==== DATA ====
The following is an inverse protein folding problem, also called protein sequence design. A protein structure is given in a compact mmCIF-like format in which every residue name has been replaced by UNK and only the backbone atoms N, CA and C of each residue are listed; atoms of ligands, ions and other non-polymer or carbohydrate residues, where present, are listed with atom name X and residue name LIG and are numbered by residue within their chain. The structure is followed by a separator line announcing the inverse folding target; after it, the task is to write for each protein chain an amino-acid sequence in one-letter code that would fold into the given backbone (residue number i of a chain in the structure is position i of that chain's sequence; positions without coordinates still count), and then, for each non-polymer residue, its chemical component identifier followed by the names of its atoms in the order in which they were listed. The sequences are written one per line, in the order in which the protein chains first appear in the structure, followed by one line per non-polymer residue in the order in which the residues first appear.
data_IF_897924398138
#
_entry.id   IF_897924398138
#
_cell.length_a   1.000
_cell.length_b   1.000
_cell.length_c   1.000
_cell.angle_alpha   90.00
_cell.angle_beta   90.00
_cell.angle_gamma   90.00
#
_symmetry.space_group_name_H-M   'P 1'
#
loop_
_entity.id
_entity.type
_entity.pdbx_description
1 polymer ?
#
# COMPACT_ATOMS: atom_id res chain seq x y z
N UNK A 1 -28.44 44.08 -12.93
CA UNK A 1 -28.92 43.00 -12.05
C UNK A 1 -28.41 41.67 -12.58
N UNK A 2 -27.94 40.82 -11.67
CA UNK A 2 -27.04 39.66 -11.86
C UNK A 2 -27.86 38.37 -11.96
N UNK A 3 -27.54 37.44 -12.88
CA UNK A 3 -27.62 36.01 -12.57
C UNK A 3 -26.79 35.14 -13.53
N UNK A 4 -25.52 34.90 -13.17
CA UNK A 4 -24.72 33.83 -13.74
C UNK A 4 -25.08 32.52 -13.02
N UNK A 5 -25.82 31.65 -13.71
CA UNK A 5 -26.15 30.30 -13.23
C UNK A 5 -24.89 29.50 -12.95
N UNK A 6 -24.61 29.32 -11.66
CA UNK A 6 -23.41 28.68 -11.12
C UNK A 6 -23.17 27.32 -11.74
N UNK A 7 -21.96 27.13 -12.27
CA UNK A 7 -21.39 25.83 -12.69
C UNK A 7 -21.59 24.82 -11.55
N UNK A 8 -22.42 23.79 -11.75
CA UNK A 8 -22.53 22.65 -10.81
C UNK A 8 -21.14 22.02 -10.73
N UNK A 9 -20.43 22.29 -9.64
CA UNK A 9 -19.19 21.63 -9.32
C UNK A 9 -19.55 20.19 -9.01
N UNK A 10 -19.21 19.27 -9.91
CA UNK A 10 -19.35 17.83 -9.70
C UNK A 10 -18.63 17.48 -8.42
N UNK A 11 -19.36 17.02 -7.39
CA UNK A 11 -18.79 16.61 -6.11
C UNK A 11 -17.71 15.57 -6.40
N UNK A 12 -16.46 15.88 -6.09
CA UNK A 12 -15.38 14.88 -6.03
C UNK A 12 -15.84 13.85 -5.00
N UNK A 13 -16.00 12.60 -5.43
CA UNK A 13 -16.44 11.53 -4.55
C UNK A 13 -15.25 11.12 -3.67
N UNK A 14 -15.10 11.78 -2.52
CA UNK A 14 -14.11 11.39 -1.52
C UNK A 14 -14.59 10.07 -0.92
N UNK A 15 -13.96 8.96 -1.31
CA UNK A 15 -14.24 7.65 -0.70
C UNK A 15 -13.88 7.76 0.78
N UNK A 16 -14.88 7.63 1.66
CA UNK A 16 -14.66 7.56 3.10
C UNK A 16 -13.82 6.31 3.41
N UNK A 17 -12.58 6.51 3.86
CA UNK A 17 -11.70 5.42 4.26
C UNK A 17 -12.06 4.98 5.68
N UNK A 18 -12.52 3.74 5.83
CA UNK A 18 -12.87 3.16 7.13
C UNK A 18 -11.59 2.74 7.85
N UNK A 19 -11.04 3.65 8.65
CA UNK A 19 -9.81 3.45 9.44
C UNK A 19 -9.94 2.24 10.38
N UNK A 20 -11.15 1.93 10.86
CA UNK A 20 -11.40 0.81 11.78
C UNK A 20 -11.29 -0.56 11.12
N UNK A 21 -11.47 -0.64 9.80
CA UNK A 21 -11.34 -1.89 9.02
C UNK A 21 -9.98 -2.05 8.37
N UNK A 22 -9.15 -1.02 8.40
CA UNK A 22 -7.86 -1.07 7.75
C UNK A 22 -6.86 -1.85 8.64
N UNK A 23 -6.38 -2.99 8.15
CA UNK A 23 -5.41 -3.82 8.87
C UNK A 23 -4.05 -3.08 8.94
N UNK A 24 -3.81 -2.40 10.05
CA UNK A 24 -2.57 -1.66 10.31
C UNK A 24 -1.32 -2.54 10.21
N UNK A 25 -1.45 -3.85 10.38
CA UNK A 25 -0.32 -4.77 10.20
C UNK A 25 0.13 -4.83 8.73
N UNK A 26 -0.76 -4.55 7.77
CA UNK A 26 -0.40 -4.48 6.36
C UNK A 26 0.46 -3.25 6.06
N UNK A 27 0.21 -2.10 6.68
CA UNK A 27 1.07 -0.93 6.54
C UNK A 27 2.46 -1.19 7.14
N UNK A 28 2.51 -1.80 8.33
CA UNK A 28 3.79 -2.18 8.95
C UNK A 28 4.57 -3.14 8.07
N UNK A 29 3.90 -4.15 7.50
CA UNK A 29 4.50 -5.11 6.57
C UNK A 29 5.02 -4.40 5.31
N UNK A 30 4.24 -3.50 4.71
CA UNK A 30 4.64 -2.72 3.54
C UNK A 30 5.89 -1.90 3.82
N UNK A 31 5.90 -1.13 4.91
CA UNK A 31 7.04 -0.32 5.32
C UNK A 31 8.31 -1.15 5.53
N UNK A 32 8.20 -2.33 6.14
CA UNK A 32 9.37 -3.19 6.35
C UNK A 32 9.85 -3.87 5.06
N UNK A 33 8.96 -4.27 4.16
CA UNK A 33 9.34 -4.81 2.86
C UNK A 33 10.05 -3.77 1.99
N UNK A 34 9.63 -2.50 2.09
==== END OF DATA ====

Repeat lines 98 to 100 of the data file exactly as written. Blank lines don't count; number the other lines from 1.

CA UNK A 26 -0.40 -4.48 6.36
C UNK A 26 0.46 -3.25 6.06
N UNK A 27 0.21 -2.10 6.68